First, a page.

There are four kinds of propellers:
1. Propellers carved out of solid and laminated blocks.
2. Metal propellers with curved or twisted surfaces.
3. Built up propellers. In this type a small block is used as a hub, and the wood or metal fans are projected out from this. The fans are attached on the diagonal.
4. Propellers made of pressed wood veneer. These are excellent, but require more skill and more apparatus to make.
The carved out propeller is the one most generally used and is not only a good exercise in modeling with a knife, but is a good serviceable kind. There are a number of types of propellers, named mostly by men who have designed them. For simplicity in laying out and carving, I like the Langley type. A rectangle is made of wood, say 3/4"x1 1/2"x6", Fig. 244. Draw the diagonals, as in Fig. 245. With a radius of 1/4", and center at the intersection of the diagonals, draw a half-inch circle. Connect the diagonal lines and the circumference of the circle, as in Fig. 246, and cut down to the outline as it now appears. The blank is now as shown in Fig. 247. We will now take off two big slices, not all in one cut, but in several. Fig. 248 has the dotted lines showing the depth to be cut, and Fig. 249 shows these same parts cut away. Now cut away x and x until the blade is curved back to edges z and z. The cut away portions will be as in Fig." 250. Cut the opposite side the same way, and cut away the back corners a little, giving the result as shown in Fig. 251. Sandpaper well and shellac. Drill hole carefully for the propeller shaft.
The principal objection to the metal propellor is the bending that is liable to occur when the model lights, unless there are lighting devices underneath, and they all add weight. The hub propellers may have metal or hardwood veneers for fans. The hub may be round or square; see Figs. 252 and 253. Very good propellers may be made in this way. Extra curvature of the outer ends of the fans is possible, Fig. 254.
The veneer propeller must be steamed and pressed. This is by far the most difficult to make. The 1/16" hardwood veneer is the best. The propeller is not reinforced to make up for the extra thickness of the carved propeller, but is of uniform thickness thruout. The veneer is first cut to shape in outline and then is steamed and twisted to shape. Fig. 255 shows a pattern for a propeller blade. The veneer should be steamed or soaked in hot water until the wood is very pliable and soft. A form should be ready so as to get both wings with equal twist from the central portion. I will suggest one, others can be devised. A clamp is necessary for the center, which may be made as follows: take a one-inch piece of wood about 1 1/4" wide and any length. Set it up edgewise. Make a cut 1/16" deep and one inch long across the upper edge, Fig. 256, and screw a small piece over top as a clamp. After thoroly steaming the propeller blade until it is very pliable, insert it into the clamp at the center and twist from the straight side, one fan up, the other down. It is not easy to get the two sides just alike, so I recommend the bending of one side at a time, and when that is dry, remove, and reverse the ends, being sure to keep the straight edge to the front, or the same as before. To be accurate, there must be a guide block to bend to. For a nine-inch propeller, a block like Fig. 257 would be about right. Place guide in position, press blank down to the oblique surface and secure there until dry. Repeat for the other end. It will be seen that the guide block and clamp are both secured to a board for a base; they may be secured to a table or bench-top. A clamp might be devised also that would hold the propeller in a vertical position with guide blocks on either side of center so as to bend and secure both ends at the same time.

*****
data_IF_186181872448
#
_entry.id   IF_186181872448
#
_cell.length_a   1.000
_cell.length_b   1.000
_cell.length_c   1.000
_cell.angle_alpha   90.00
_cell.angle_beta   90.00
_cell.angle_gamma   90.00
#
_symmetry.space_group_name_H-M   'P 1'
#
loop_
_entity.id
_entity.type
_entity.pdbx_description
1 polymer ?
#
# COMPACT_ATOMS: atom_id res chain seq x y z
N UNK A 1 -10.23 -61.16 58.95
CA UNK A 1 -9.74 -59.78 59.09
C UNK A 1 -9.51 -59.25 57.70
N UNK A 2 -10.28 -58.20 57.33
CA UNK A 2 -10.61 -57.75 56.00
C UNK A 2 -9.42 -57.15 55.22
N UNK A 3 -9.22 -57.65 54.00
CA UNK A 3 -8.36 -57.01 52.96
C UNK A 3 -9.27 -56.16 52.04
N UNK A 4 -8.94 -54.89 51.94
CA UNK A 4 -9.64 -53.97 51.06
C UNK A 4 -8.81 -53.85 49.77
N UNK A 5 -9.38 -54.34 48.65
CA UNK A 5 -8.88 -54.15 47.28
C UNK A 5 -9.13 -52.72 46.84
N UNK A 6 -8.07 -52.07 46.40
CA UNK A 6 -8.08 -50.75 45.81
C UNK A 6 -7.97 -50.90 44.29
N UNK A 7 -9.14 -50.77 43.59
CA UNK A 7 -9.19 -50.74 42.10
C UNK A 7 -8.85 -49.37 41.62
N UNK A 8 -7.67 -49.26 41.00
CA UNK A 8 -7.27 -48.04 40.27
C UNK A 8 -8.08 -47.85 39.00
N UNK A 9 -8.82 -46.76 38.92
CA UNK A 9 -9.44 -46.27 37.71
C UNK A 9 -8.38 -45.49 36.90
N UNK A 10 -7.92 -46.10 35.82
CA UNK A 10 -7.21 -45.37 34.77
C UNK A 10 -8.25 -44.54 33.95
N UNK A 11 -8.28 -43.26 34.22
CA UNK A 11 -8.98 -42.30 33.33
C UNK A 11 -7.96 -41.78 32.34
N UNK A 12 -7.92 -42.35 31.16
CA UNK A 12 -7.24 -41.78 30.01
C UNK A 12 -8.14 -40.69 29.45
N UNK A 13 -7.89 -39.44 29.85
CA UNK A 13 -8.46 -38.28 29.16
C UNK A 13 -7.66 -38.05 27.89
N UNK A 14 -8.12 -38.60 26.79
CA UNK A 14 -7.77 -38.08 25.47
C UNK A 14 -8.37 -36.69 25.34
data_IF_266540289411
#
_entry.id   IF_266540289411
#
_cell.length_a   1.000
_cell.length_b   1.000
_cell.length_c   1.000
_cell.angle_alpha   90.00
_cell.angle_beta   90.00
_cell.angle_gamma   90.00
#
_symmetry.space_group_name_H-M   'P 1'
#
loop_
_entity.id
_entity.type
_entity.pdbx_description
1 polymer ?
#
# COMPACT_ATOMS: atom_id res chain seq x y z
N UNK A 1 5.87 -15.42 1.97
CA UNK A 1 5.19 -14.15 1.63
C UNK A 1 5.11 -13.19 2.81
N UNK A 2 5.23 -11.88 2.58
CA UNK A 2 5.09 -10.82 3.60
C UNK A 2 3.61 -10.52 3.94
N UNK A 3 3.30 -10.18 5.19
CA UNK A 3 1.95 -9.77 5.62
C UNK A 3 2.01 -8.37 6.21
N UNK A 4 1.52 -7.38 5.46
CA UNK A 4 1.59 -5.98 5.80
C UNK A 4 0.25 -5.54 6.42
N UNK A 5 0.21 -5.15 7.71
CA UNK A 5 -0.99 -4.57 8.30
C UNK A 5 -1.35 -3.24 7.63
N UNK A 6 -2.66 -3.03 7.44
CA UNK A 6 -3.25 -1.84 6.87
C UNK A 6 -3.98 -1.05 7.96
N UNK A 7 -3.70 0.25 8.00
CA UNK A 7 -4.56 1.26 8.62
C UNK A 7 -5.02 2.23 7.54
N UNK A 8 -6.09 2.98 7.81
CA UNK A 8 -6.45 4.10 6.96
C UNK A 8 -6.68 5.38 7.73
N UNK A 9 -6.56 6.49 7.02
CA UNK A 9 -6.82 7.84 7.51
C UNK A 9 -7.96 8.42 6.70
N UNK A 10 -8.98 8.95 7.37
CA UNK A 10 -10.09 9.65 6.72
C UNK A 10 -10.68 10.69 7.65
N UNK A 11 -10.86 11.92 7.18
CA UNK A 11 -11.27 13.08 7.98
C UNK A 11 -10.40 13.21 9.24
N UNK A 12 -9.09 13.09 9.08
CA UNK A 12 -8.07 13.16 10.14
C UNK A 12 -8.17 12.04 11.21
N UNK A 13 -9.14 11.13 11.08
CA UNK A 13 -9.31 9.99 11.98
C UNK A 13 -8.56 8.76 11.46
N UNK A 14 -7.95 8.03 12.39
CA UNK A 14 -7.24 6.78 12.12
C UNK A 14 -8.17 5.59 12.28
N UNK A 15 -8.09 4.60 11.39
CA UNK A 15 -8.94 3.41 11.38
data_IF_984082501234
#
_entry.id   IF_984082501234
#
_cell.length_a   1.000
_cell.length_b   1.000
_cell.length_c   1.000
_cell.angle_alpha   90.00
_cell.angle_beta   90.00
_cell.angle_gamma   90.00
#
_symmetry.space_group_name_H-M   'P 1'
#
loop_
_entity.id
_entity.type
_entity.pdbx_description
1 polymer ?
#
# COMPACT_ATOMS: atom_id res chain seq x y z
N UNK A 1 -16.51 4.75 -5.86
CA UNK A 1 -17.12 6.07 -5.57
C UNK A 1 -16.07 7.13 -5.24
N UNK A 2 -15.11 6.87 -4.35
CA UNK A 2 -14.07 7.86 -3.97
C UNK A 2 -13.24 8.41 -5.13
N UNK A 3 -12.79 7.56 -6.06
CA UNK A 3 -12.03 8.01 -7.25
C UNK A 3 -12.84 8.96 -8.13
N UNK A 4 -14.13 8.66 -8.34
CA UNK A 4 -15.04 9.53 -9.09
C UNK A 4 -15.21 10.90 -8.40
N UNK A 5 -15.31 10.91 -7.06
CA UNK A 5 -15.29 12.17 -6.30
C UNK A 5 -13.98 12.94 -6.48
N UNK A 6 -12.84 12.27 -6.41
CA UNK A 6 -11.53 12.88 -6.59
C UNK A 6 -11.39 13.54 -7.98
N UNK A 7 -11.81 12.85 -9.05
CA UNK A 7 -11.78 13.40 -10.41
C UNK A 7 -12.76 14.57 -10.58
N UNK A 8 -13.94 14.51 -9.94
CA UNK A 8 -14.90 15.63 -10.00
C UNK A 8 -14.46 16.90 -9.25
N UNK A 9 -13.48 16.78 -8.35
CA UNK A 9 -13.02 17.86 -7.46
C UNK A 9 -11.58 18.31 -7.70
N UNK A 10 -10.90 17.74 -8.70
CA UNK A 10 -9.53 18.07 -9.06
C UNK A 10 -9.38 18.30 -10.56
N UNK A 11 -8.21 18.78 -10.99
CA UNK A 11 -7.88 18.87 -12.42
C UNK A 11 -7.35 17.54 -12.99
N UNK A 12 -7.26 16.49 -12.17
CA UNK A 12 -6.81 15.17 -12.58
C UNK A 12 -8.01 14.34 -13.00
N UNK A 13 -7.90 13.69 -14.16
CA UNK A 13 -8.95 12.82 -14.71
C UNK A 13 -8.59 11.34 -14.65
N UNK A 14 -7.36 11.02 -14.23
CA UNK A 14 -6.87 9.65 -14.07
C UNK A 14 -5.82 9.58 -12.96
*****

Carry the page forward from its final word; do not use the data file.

Figs. 255, 256, 257, 258.
Another way to bend propellers is to clamp the center of the blank in a vertical position, and with two clamps made by sawing into the ends of two pieces of wood, Fig. 258, a cut wide enough to take the thickness of the blank, and deep enough for the width, bend one blade forward and the other back, Fig. 259. The small clamps on the propeller blades should be placed at equal distances from the center, and should be given an equal amount of twist. The small clamps on the blades will not be forced over until they touch the base, so blocks of equal size should be used as stops in the operation of twisting. The clamps should be secured in the last position by means of cord to the base until the propeller is dry.
Still another way to attain the twist in veneer propellers, would be to have two blocks gouged out to the proper shape, one just fitting in the other. After the propeller is shaped in outline and steamed, it is placed between the two blocks, which are in turn clamped firmly together until propeller is dry.